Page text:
To fill those gaps, Congress passed the Electoral Count Act in 1887, which allows governors to certify the state’s electoral slate. Although the vice president, sitting as president of the Senate, can accept or reject electoral votes, Congress can overrule his determination. If the House and Senate cannot agree, the slate certified by the state governor prevails. In the 2020 election, Pence counted the electoral votes from Arizona and Pennsylvania for Biden. Although a handful of GOP congress members challenged Pence’s decision, those challenges were rejected by both the House and the Senate.
Yoo and Delahunty think the Electoral Count Act is unconstitutional even though the Supreme Court has never struck it down. Using an originalist analysis, they say that Congress shouldn’t play a role in deciding which votes to count, despite the fact that the drafters of the Constitution named the House of Representatives to choose the president if neither candidate garners a majority of electoral votes. Generally rejected by courts and legal scholars, originalism is a vehicle to achieve a right-wing result under the guise of following the understanding or intent at the time the Constitution was written.
Trump lawyer John Eastman also thought the Electoral Count Act was unconstitutional and concocted a plan for Pence to execute a coup d’etat on January 6, 2021. Under Eastman’s proposal, Pence would accept Trump’s bogus claims of widespread voter fraud and reject electors or delay the vote count. Then the House of Representatives would choose the president. Each state would get one vote and since Republicans controlled 26 state delegations, they would have a majority to make Trump president. To his credit, Pence refused to go along with Eastman’s plan.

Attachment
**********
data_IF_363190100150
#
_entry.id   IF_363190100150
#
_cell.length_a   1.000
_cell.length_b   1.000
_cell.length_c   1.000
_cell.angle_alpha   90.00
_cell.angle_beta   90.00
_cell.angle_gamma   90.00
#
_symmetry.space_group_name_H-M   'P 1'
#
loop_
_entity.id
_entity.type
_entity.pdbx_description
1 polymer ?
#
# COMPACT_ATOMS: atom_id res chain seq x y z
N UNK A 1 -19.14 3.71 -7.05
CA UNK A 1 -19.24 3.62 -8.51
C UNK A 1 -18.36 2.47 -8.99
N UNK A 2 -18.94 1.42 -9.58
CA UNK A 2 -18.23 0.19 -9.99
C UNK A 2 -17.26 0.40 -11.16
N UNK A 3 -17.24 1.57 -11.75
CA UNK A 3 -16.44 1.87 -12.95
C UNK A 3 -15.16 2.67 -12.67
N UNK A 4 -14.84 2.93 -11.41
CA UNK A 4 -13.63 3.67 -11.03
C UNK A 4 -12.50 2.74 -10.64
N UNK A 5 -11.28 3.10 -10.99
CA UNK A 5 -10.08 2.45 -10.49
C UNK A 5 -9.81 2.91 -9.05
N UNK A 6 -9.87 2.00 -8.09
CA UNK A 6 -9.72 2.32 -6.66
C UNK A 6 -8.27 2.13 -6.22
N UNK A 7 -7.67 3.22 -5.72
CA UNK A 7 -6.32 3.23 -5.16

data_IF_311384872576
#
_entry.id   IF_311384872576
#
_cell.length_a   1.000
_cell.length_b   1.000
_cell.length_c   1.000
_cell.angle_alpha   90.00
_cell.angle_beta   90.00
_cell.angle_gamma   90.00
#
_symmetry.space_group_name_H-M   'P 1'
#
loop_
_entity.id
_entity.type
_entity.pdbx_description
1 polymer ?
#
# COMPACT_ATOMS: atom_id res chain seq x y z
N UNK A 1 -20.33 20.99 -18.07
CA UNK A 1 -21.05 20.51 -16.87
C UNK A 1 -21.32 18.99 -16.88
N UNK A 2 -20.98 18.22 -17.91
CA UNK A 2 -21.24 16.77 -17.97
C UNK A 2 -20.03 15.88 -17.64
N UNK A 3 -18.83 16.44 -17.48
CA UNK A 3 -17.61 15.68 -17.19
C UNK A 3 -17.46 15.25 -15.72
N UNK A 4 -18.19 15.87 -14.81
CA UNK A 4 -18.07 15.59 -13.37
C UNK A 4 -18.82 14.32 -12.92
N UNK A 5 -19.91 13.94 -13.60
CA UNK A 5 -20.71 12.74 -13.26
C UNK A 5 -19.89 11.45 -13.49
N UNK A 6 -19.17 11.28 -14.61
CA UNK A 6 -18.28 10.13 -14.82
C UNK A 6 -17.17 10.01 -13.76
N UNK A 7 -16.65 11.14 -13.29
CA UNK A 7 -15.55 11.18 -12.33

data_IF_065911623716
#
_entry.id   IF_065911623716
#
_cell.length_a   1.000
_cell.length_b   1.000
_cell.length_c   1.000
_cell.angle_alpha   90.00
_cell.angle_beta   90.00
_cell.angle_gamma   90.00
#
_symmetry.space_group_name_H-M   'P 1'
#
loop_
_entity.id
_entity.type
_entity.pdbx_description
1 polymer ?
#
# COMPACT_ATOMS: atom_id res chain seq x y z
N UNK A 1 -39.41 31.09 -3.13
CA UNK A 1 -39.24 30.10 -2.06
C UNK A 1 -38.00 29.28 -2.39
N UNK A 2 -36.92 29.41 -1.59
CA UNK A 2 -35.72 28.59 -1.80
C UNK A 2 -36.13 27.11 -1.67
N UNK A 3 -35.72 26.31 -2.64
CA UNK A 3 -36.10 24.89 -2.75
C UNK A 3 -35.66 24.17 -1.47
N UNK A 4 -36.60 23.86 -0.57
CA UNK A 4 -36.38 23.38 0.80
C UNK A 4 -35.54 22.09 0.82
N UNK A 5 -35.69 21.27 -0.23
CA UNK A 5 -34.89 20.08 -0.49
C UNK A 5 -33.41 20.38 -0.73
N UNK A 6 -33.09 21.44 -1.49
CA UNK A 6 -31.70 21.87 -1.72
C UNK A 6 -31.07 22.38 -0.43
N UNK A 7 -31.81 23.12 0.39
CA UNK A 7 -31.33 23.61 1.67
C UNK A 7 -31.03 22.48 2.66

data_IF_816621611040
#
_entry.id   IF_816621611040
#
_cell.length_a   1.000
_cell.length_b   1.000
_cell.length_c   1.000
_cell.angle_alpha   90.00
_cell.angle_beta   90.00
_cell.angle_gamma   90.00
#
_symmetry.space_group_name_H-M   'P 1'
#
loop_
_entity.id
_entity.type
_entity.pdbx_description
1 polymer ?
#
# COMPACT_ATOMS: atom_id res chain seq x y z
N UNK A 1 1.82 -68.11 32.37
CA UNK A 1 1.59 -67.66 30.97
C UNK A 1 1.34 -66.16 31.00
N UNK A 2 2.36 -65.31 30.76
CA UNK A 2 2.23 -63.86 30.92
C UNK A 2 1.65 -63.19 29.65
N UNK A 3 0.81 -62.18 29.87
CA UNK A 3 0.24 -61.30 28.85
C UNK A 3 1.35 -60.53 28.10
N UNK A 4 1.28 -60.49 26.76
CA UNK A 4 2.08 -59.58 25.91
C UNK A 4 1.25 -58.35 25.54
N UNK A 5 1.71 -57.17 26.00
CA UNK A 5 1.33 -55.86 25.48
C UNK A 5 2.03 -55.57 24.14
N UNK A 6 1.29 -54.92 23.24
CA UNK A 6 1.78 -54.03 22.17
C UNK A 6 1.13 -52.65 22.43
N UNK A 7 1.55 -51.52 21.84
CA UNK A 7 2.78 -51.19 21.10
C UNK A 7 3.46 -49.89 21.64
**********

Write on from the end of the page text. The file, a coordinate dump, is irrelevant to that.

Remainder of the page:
In April, U.S. District Court Judge David O. Carter found it more likely than not that Trump and Eastman committed the federal crime of conspiracy to defraud the United States. Carter wrote, “In his discussion with the Vice President’s counsel, Dr. Eastman ‘acknowledged’ the ‘100 percent consistent historical practice since the time of the Founding’ that the Vice President did not have the authority to act as the memo proposed.” Carter called the attempt by Trump and Eastman a “coup in search of a legal theory.”
Yoo and Delahunty write in their forthcoming article that the 12th Amendment grants the vice president almost total authority to resolve any disputes about which set of electoral votes to count. They do allow for judicial review by the courts, which Trump packed with Republican judges.
The strategy that Yoo and Delahunty propose could lead to a situation in which a Republican vice president counts an electoral slate presented by a GOP-controlled state legislature. If the vice president’s decision is challenged, the right-wing Supreme Court — now loaded with originalists — would uphold it.
This would present a dangerous threat to the fundamental right to vote, the separation of powers, and our already imperiled democratic system.